Mould and mycotoxin warning for livestock farmers during silage feed-out
Despite a favourable silage-making season, livestock farmers will still need to be on top of their game this winter to reduce the effect of moulds and mycotoxins on forage quality during silage feed-out.
That’s the advice from Silostop's technical team and Professor Mike Wilkinson of Nottingham University, who stress that correct winter clamp management is vital to maintaining the quality and nutritional value of silage this winter.
The most important aspect of silo management is to minimise oxygen ingress during the storage period to reduce spoilage and loss of nutrients from the outer areas, Professor Wilkinson explains. This is especially true at the shoulders and margins of bunkers and clamps where the density of the silage is lower due to insufficient consolidation.
“As soon as this silage is exposed to air during feed-out, spoilage will begin and the pH of the crop will rise. The silage will heat up and begin to rot as moulds develop”.
“This process goes hand-in-hand with the production of mycotoxins which make the silage less palatable and present a stress danger which can negatively effect milk yield and quality, as well as having a detrimental effect on cow fertility.”
In addition to poor consolidation, the main risk factor in mould and mycotoxin development is air ingress through inadequate silage sheeting explains Ms Hitchman, Silostop’s Ruminant Forage Specialist.
“It is important to understand that not all silage sheets are 100% effective in keeping air out of the ensiled crop,” Ms Hitchman stresses. “Modern products, such as Silostop’s Orange and Black oxygen barrier films are up to 100 times more effective at reducing oxygen ingress than conventional plastic sheets and can reduce dry matter losses in the top metre of the clamp by up to 50% as well as increasing the aerobic stability of the top layer during feed-out by around 2.5 days.”
Maintaining silage quality throughout the winter is as important to efficient feed conversion as the ensiling process itself, Ms Hitchman suggests. “By following a few simple guidelines, livestock farmers can effectively limit silage spoilage during the winter and maintain the nutritional value of their ensiled forage.”
In addition to using an effective oxygen barrier sheet Ms Hitchman also offers the following advice: “Pull back only enough of the top sheet to expose silage for that day’s ration and minimise disturbance to the exposed silage face by using a well maintained and sharp shear grab or cutter to remove silage from the clamp. This will leave a clean face, reduce air ingress into the clamp and therefore limit excessive surface spoilage.”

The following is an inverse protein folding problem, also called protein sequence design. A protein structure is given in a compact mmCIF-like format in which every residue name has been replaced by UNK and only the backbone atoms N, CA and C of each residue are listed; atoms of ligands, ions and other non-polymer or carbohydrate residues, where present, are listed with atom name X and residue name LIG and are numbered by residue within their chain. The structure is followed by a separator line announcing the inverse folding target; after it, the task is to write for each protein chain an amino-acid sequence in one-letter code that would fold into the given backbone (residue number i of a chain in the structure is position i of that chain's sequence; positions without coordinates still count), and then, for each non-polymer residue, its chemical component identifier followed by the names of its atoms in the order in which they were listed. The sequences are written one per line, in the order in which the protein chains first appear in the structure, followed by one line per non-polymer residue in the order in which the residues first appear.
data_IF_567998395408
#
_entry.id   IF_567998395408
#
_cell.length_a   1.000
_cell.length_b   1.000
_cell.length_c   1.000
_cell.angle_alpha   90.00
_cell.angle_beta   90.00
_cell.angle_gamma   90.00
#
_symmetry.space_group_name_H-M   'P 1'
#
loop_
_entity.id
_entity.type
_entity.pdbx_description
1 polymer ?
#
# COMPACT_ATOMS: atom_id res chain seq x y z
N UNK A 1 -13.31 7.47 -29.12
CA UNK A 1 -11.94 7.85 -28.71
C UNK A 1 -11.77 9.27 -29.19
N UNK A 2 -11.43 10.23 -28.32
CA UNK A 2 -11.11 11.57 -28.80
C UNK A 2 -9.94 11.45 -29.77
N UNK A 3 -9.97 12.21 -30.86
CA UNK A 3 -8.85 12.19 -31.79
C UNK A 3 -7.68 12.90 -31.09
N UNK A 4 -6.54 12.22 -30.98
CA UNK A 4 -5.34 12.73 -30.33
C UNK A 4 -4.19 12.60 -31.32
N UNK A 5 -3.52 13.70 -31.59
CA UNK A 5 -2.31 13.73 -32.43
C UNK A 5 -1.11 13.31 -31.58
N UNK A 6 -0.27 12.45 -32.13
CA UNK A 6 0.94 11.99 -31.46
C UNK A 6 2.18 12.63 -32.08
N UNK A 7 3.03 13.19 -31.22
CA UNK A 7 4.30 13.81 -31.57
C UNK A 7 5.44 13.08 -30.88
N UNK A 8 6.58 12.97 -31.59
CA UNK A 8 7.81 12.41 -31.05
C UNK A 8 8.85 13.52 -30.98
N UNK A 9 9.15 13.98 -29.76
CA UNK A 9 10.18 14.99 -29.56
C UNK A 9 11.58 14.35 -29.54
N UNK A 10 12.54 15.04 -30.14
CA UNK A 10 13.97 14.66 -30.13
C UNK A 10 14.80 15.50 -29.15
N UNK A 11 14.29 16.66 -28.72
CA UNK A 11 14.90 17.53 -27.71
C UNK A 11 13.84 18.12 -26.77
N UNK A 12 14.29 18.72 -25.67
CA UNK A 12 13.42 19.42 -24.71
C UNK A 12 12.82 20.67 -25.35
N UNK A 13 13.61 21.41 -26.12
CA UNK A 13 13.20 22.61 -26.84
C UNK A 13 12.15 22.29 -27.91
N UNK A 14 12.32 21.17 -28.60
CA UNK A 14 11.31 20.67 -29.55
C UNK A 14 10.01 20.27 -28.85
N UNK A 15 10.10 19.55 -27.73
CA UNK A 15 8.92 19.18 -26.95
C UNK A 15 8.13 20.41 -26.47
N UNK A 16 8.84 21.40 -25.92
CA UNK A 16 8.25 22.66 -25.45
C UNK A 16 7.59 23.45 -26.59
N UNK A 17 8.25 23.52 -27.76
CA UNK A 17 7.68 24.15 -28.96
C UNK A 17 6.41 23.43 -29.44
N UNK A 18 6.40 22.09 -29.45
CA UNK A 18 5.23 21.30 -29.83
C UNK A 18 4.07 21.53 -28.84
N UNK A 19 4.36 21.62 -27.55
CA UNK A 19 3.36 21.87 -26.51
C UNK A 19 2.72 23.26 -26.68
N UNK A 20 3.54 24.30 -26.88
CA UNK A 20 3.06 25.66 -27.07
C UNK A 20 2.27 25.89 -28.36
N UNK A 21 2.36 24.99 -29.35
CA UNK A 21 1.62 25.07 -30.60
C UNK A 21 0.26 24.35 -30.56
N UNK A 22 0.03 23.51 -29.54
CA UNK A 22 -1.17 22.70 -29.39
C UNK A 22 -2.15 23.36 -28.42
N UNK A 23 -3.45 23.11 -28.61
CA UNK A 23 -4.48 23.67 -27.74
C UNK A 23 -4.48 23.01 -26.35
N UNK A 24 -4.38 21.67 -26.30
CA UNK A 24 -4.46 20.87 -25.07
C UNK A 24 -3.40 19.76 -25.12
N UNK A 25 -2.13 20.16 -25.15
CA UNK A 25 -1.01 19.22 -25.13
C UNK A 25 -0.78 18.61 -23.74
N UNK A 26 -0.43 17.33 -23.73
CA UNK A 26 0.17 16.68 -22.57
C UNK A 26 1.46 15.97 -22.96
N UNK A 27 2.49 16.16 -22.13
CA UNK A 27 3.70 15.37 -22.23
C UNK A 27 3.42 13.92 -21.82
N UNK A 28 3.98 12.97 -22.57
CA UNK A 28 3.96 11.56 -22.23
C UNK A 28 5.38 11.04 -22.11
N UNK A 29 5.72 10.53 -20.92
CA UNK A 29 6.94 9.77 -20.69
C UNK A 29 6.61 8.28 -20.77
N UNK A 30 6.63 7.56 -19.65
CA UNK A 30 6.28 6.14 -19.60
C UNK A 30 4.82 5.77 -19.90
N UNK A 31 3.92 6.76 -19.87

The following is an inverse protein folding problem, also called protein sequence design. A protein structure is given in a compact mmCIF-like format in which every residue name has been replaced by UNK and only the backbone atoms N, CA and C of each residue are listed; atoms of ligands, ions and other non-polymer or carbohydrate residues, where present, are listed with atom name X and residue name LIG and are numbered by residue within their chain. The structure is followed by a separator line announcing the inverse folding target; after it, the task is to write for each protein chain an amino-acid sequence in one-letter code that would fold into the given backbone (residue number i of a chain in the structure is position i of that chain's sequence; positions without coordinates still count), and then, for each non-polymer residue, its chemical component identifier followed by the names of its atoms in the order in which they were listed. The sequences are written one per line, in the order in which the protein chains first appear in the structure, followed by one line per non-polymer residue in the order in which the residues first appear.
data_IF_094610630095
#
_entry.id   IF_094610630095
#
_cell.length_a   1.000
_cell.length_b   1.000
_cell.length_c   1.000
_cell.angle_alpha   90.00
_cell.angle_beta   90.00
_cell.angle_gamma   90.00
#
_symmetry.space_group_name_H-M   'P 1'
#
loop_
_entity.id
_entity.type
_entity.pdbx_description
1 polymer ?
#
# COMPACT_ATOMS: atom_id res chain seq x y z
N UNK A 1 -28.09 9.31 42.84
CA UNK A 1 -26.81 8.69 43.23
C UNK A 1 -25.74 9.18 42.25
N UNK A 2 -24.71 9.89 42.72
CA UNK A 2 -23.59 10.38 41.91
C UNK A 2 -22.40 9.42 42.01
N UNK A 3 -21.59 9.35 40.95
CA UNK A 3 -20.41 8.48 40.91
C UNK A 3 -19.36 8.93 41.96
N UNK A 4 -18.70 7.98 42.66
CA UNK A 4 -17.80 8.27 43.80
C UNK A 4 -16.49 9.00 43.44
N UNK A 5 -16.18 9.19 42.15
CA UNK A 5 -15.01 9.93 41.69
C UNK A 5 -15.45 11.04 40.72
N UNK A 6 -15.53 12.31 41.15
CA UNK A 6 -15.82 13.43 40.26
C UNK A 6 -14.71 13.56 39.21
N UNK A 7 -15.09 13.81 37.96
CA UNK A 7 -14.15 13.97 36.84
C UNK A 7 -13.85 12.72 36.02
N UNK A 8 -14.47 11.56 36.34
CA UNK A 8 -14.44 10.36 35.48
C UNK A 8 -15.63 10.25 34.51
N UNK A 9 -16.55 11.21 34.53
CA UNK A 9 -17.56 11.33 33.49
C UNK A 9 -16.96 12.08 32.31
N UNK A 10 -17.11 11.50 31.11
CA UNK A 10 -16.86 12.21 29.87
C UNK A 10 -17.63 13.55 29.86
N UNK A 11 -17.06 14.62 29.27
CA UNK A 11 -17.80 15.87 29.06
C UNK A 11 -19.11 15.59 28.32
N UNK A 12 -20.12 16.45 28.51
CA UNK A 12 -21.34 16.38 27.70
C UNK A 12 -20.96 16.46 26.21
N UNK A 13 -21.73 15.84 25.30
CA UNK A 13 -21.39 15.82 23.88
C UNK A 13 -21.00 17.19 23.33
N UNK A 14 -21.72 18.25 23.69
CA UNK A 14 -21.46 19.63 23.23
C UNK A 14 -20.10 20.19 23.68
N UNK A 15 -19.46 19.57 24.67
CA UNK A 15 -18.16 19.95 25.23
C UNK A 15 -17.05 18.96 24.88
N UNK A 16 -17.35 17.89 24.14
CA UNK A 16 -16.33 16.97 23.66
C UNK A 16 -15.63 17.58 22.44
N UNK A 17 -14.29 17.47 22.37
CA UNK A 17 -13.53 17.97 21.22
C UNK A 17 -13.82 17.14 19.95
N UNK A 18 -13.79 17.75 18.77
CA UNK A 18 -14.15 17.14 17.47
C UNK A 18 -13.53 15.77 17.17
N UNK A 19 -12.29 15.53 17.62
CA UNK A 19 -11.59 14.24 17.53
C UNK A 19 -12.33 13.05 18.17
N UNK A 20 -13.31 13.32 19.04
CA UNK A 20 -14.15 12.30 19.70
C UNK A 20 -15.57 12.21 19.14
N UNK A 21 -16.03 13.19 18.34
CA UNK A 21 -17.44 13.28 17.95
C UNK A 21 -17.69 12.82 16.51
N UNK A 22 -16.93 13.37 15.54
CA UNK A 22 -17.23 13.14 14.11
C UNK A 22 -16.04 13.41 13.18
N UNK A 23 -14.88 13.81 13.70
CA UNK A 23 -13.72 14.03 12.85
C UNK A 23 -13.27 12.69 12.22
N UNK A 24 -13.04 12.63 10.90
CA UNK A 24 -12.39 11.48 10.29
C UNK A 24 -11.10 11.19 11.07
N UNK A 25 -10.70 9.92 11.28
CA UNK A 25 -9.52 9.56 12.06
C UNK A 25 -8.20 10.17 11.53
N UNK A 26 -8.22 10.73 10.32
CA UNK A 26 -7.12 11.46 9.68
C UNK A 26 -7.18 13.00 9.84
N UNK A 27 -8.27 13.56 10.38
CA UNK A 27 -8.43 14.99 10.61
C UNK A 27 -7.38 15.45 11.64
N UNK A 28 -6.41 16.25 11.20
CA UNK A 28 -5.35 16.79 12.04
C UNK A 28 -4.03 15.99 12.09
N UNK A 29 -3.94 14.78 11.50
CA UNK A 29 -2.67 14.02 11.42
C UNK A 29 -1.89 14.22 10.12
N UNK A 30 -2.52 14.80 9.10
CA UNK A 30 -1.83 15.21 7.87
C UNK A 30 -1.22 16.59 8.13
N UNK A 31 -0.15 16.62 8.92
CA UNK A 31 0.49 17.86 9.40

Ms Hitchman also advises farmers to feed out from across the full width of the clamp within as few days as possible: The amount of time it takes for the exposed forage to degrade will vary according to silage quality, density, dry matter and prevailing environmental conditions, she adds. “Keeping the amount of exposed silage to a minimum, and using it as quickly as possible, will reduce heat build up within the crop and minimise mycotoxin contamination”.
Ms Hitchman also warns against re-covering the face of the clamp. “Covering the clamp face once aerobic spoilage has started will trap heat within a micro-climate and exacerbate the problem,” she states. “Instead it is much better to leave the face open and to keep the whole clamp area tidy and free of spoiled silage.”
Professor Wilkinson also warns that once aerobic deterioration has taken hold there is little that can be done. The first sign of any problem may be reduced feed intake as the ensiled crop becomes less palatable. This will result in reduced milk yield and poor fertility, as well as other herd health issues. “By the time moulds have started to grow it will be too late to save the crop. The only realistic course of action is to inspect each open clamp for signs of heating by digging 20-30cms into the clamp and to feed out any affected forage as quickly as possible. A mycotoxin binder in the diet should provide some protection, but in the worst cases, it may be wiser to throw the crop away.”
Professor Wilkinson concludes by recommending that farms where large quantities of silage are wasted year after year may need to have their clamps redesigned. “Excessively wide clamps can be made narrower by adding a central line of portable concrete barriers so that exposed silage at the face of the clamp is reduced and the feed-out progression rate is more rapid– that is an effective way of reducing the risk of moulds and mycotoxins having a negative impact on silage quality.”